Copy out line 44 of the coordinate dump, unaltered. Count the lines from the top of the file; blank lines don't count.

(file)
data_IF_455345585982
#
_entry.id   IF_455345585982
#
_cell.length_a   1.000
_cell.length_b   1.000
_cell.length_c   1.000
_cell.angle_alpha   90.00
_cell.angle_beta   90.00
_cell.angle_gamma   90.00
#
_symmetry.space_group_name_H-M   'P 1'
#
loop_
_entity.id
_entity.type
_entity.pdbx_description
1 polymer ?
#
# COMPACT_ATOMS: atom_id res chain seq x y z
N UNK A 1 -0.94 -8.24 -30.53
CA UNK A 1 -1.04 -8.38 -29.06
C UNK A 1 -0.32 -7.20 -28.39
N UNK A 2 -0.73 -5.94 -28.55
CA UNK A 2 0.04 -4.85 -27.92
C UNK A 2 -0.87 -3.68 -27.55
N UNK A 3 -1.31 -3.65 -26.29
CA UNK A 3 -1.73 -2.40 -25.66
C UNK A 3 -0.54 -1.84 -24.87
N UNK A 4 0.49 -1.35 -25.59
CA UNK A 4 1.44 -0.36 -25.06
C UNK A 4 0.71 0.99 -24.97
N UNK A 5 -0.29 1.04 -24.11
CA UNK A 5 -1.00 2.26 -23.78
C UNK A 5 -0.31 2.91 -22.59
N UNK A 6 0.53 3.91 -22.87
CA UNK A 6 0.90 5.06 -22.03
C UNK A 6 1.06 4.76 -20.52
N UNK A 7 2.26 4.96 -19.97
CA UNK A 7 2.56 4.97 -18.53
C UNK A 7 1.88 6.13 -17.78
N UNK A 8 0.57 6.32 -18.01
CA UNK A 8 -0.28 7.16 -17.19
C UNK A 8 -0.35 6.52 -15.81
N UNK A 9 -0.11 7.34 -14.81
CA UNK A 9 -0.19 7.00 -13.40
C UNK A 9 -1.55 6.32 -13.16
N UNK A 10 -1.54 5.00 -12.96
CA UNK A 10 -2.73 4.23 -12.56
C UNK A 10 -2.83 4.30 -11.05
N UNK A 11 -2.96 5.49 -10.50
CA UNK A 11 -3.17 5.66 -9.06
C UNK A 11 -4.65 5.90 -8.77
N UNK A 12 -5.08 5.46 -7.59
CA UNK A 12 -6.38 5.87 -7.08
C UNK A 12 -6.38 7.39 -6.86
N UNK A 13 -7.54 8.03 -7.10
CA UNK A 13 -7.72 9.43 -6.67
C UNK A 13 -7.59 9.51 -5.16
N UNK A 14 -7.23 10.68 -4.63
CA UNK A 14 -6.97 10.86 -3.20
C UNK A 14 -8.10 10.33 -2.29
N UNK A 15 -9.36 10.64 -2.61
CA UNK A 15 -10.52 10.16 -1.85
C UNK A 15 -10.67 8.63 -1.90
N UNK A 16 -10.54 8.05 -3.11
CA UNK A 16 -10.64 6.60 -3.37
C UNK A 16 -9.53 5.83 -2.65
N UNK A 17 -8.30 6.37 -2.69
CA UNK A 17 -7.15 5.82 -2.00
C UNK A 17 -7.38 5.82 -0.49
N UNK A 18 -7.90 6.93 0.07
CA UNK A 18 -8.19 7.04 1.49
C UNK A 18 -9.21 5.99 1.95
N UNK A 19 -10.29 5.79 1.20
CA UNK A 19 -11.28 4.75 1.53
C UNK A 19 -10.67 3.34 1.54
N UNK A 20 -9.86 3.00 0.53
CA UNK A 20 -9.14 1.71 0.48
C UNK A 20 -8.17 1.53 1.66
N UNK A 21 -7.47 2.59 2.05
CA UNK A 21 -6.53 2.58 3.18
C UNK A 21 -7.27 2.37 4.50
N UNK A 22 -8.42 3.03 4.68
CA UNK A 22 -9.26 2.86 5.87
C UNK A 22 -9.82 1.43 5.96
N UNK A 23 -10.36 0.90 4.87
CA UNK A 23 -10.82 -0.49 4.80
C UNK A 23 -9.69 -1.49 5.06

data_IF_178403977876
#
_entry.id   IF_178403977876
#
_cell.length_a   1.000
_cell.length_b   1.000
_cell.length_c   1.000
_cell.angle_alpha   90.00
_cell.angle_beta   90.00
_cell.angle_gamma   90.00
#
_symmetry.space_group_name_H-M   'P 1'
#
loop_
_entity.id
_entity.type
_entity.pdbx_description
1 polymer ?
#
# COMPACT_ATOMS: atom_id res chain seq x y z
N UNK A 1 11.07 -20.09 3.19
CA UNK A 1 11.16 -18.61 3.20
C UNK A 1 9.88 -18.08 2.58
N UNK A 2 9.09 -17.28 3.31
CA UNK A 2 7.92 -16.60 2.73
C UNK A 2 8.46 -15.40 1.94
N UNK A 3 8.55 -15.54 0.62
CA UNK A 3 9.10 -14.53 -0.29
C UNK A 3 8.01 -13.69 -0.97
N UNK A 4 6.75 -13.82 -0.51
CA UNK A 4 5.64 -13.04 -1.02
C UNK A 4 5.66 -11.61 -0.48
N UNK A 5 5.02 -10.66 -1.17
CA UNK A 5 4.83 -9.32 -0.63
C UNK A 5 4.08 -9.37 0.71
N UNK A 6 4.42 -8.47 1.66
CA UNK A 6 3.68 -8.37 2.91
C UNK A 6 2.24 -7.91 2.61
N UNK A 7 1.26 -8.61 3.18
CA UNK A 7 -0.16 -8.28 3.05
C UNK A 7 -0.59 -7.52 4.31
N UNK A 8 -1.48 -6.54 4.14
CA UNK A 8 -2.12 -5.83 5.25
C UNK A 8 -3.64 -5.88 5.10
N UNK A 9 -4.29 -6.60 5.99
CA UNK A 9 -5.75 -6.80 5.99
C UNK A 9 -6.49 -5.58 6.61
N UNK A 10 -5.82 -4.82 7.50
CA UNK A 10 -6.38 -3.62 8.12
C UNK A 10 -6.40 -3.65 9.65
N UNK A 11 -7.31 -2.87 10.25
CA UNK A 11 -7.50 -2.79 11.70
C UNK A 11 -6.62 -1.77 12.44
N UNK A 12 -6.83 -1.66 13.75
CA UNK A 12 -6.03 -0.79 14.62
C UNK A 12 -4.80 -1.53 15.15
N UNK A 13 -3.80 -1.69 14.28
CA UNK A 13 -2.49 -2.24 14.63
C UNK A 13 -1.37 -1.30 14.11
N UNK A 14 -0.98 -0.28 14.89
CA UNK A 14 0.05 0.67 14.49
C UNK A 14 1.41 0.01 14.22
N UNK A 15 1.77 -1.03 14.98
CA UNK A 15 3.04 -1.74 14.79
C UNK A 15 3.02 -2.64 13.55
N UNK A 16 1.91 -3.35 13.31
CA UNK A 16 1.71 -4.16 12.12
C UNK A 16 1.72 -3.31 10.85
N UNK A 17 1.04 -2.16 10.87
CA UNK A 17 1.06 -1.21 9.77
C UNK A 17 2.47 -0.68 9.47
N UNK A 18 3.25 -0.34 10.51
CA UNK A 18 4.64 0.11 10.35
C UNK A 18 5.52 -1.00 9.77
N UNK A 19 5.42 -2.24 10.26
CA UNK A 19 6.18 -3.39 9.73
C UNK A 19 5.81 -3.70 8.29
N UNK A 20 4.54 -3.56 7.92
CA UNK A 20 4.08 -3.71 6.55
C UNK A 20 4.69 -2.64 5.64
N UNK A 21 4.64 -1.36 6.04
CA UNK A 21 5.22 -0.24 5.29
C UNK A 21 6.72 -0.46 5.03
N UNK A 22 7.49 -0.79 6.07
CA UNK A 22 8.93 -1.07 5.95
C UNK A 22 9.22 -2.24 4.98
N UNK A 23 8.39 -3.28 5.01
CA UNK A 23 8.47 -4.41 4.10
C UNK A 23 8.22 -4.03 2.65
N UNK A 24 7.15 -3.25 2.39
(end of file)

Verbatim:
C UNK A 8 -0.35 6.52 -15.81